“The Great Affairs are back with their brand of good old-fashion Rock & Roll. This band does not need any gimmicks or to follow any styles to get noticed, their music says it all. The new album entitled "Ricky Took The Wheels" is available now on Faragon Records. The band comes right out of the gate with their straight-forward rock on "Feels Like Home" and "Inside Your Head." The ballads "My Apologies" and "You'll Never Know" carry an acoustic Wilco-type sound with some great lyrics that touch the heart. The band returns to their roots with the southern rocker "So Damn High" and "You're Not Funny." The Great Affairs have so many great songs on their new release that a major label needs to stand-up and take notice of this latest band to come from Nashville.”
Jim Pasinski, 2011

Powerplay Magazine
"Drawing musical sustenance and inspiration from the likes of Elvis Costello, The Cars, and Cheap Trick, the 80s will seep from your speakers within seconds of opening gambit "Head Light" bouncing in on its simple garage band-style riffage.

"Fix You" and "Lie To Me" display a certain harmonic knack as ooh-ahh backing vocals add a certain sweetness to offset a surprising but decidedly melancholy undercurrent. The melodies and harmonies are where it's at for these guys, with basic basic guitar lines offering the bare minimum of riffola. Still, it didn't do The fecking Beatles any harm..."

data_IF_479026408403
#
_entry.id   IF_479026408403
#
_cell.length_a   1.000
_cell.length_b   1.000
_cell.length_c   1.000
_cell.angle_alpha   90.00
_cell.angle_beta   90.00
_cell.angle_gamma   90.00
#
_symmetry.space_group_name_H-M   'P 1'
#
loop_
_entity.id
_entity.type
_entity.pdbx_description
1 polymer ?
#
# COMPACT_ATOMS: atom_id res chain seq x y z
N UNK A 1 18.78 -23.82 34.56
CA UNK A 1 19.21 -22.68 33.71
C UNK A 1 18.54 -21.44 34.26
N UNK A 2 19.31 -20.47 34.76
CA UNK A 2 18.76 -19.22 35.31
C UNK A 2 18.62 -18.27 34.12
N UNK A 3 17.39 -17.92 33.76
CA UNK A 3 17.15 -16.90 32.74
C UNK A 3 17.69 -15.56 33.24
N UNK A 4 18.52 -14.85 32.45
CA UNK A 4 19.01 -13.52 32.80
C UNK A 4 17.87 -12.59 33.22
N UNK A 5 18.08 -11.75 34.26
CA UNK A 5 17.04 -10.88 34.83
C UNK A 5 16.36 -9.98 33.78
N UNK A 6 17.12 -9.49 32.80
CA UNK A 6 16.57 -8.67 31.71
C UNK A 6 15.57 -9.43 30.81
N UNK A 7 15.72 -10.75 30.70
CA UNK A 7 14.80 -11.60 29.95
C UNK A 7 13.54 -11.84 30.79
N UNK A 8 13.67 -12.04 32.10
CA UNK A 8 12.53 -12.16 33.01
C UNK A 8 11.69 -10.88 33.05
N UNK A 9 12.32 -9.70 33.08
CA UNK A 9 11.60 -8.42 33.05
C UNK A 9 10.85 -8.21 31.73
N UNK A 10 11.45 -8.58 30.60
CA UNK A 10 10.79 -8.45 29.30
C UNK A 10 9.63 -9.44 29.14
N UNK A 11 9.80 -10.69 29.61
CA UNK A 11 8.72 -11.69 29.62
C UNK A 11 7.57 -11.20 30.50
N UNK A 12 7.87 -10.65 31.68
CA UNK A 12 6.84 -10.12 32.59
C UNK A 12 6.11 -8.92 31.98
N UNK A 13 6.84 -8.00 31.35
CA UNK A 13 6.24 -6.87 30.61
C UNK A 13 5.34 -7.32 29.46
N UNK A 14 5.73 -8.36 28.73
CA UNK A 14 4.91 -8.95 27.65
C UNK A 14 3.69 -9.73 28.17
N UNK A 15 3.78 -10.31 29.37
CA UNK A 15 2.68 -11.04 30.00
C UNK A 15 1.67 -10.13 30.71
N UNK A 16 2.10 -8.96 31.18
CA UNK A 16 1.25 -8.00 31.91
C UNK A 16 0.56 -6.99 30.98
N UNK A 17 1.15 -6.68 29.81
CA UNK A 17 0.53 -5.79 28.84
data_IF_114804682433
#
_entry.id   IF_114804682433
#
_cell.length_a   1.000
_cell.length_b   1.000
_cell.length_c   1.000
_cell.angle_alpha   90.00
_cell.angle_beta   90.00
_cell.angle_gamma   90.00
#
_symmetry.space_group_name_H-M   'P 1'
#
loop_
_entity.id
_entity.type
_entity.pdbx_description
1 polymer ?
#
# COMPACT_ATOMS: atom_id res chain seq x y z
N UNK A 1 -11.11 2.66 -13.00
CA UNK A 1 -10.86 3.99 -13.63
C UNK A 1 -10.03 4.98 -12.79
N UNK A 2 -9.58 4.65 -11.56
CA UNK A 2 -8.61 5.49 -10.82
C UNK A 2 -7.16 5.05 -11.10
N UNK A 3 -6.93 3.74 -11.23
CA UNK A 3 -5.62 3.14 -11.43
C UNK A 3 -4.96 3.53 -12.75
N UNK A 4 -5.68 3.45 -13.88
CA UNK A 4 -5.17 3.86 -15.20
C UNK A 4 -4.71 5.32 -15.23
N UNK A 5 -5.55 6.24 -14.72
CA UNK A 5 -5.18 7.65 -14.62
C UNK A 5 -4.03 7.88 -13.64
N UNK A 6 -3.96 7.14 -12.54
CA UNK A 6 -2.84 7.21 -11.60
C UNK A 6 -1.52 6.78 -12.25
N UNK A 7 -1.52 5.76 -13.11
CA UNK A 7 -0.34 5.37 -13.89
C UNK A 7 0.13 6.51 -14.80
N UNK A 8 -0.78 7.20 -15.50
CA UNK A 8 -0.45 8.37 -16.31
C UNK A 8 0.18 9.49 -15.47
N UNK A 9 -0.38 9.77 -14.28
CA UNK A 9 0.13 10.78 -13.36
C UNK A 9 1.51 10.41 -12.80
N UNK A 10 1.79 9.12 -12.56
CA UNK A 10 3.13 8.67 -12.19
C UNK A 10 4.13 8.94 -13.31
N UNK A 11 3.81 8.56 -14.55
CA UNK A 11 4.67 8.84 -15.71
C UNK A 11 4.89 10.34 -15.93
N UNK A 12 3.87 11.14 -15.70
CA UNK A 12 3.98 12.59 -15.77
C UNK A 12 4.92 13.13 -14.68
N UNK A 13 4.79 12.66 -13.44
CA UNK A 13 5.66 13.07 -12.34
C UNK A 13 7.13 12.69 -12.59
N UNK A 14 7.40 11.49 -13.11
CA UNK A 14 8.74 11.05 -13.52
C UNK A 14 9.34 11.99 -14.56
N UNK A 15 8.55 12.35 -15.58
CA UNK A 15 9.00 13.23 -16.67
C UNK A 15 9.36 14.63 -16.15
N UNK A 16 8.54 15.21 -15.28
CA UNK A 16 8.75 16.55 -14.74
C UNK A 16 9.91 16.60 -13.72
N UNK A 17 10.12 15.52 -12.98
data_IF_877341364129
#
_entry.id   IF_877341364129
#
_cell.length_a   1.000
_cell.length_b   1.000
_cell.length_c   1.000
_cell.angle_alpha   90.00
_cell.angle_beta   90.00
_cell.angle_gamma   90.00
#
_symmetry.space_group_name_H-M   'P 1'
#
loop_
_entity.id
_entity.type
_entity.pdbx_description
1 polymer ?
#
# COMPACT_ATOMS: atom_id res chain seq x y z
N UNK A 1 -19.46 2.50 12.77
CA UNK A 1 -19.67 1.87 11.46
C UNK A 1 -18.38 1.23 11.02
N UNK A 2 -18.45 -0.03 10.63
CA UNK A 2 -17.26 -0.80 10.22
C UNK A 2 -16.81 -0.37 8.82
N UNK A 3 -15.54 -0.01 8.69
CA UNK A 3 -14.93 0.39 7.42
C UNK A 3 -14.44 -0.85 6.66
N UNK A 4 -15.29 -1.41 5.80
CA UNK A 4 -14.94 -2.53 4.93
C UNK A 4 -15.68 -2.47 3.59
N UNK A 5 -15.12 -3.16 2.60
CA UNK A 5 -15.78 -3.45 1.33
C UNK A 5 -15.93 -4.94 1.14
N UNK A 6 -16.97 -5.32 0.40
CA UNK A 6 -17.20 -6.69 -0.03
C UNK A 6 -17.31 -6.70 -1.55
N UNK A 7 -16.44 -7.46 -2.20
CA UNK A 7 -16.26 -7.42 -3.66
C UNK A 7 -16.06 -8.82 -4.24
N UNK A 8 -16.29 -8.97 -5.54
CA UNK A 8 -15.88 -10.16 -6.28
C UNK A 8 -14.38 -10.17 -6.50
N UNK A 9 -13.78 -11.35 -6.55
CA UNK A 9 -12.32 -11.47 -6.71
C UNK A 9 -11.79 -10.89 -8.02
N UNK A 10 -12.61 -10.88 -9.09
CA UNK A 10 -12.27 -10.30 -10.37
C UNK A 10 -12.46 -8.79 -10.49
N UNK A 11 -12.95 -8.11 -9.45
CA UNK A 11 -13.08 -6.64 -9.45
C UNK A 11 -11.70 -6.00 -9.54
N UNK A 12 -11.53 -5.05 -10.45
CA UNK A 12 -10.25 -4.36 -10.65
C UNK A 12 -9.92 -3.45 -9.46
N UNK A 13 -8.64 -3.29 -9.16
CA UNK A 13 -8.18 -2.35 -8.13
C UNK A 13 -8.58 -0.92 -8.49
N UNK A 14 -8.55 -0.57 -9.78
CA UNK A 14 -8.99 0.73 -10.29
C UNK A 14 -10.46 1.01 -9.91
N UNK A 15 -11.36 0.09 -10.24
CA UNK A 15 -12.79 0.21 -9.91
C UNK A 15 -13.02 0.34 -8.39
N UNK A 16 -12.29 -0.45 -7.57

Harry Paterson February 22, 2012

Rock Society Magazine
"...chock full of driving, crunchy, uber-catchy Rock underpinned by some excellent three-part vocals and chunky guitar from a band who sound as if they're having the time of their lives. A great, fun-filled album."
SW February 22, 2012

Uber Rock UK
"....a cool find this early in 2012. A perfect blend of power pop, punk and rock for your money. The album is very well produced and the songs? There's not a bad one on the album. Had I heard this record last month I'm sure that it would be sitting comfortably in my top 20 albums of the year."
Russ P., January 25th, 2012

Absolute Powerpop
“The Great Affairs-Ricky Took the Wheels. The Great Affairs are led by Denny Smith, formerly of fORMER, whose "loud" power pop we reviewed here last year. Unlike fORMER, though, The Great Affairs have a more laid-back "Popicana" sound not unlike The Meadows, or the poppier side of Paul Westerberg. Ricky Took the Wheels is actually their second album, with their self-titled debut out late last year, and like the fine debut this has plenty to offer. "Feels Like Home" is as good as this style of pop gets, featuring jangly guitars and hooks and melodies galore, while "So Damn High" and "You're Not Funny" rock in the Tom Petty vein. Smith and crew know their way around a ballad, too, as "My Apologies" and "A Hundred Other Things" demonstrate clearly. And "Last Good Memory" closes the disc as it began, with an excellent roots rocker. ”
Steve, 2011

Bill's Music Forum
“Ricky Took The Wheels” picks up where the last record left off, with the Nashville band serving up more pop Americana. “Feels Like Home” is a terrific way to start things off…an upbeat number straight out of the Tom Petty songbook. Hearing The Great Affairs play this one feels like home, indeed, and this one is my favorite off the new album. “Inside Your Head” also has its charms, with a bit of Black Crowes injected into the punchy riffs. The verses shake you a bit, but it is the wonderful pre-chorus that gets you moving. “My Apologies” is a sparse and lovely fingerpicked tune, but then “You’re Not Funny” arrives - a bluesy road house track that gets your blood pumping once again. Similarly, “Bastard Son” is a driving pop rocker that proves these guys can be more accessible if they want to be. Finally, the record ends on a high note with the crazy good rocker called “Last Good Memory”.
Bill Sullivan, 2011